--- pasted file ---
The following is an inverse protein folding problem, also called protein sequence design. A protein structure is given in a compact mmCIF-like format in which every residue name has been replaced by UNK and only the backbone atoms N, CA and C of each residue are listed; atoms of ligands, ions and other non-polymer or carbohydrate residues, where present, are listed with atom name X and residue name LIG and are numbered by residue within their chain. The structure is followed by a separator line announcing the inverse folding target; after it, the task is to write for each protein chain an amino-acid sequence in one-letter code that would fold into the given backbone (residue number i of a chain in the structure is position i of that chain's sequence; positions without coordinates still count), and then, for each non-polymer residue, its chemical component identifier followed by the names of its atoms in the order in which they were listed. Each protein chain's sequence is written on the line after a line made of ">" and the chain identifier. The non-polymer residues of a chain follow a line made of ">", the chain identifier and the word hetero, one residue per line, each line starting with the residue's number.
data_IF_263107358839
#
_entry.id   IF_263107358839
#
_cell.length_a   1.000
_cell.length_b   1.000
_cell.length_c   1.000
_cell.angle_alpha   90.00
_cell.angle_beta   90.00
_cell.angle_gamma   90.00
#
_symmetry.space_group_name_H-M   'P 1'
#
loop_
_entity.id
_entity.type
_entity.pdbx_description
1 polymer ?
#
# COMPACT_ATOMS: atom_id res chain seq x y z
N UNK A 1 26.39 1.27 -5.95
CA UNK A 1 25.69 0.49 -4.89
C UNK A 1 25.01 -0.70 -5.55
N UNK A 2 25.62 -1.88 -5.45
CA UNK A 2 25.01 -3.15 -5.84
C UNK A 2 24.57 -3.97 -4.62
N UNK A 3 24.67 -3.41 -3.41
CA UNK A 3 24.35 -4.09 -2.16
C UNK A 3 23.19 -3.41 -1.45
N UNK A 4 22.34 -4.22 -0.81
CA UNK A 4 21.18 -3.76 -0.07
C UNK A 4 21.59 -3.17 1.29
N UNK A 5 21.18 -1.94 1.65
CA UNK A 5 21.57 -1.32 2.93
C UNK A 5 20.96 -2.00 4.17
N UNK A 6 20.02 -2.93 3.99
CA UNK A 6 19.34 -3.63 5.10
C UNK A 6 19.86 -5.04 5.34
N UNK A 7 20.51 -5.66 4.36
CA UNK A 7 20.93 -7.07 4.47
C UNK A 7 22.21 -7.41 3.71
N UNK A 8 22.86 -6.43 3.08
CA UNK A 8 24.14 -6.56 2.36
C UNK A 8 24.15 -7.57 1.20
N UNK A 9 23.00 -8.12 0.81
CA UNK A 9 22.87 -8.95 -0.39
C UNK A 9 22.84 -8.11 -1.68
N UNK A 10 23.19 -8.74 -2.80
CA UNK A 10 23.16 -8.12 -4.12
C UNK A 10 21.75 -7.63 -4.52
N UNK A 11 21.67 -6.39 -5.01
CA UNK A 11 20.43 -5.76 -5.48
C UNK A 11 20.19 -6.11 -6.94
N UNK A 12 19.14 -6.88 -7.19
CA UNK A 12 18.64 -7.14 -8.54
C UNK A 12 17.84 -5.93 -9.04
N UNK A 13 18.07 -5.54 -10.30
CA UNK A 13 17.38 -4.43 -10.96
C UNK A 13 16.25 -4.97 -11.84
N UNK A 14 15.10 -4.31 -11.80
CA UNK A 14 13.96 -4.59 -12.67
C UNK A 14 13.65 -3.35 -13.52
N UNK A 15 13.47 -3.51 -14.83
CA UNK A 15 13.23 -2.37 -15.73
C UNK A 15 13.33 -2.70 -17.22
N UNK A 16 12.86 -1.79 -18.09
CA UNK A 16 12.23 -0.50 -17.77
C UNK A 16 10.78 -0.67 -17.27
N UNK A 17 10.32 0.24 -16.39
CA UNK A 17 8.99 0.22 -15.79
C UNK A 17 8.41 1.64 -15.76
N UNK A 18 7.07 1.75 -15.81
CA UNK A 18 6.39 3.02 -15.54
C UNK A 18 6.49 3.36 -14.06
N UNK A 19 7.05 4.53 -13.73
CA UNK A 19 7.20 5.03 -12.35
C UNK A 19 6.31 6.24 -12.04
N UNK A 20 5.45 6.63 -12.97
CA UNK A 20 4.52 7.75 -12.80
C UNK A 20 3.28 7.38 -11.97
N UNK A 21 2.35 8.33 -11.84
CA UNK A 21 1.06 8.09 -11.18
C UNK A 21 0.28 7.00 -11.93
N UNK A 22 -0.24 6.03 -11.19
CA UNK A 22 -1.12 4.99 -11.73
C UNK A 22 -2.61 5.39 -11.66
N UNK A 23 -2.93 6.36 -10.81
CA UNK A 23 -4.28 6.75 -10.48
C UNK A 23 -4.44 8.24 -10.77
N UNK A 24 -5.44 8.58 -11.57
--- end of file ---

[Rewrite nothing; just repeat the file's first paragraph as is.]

The following is an inverse protein folding problem, also called protein sequence design. A protein structure is given in a compact mmCIF-like format in which every residue name has been replaced by UNK and only the backbone atoms N, CA and C of each residue are listed; atoms of ligands, ions and other non-polymer or carbohydrate residues, where present, are listed with atom name X and residue name LIG and are numbered by residue within their chain. The structure is followed by a separator line announcing the inverse folding target; after it, the task is to write for each protein chain an amino-acid sequence in one-letter code that would fold into the given backbone (residue number i of a chain in the structure is position i of that chain's sequence; positions without coordinates still count), and then, for each non-polymer residue, its chemical component identifier followed by the names of its atoms in the order in which they were listed. Each protein chain's sequence is written on the line after a line made of ">" and the chain identifier. The non-polymer residues of a chain follow a line made of ">", the chain identifier and the word hetero, one residue per line, each line starting with the residue's number.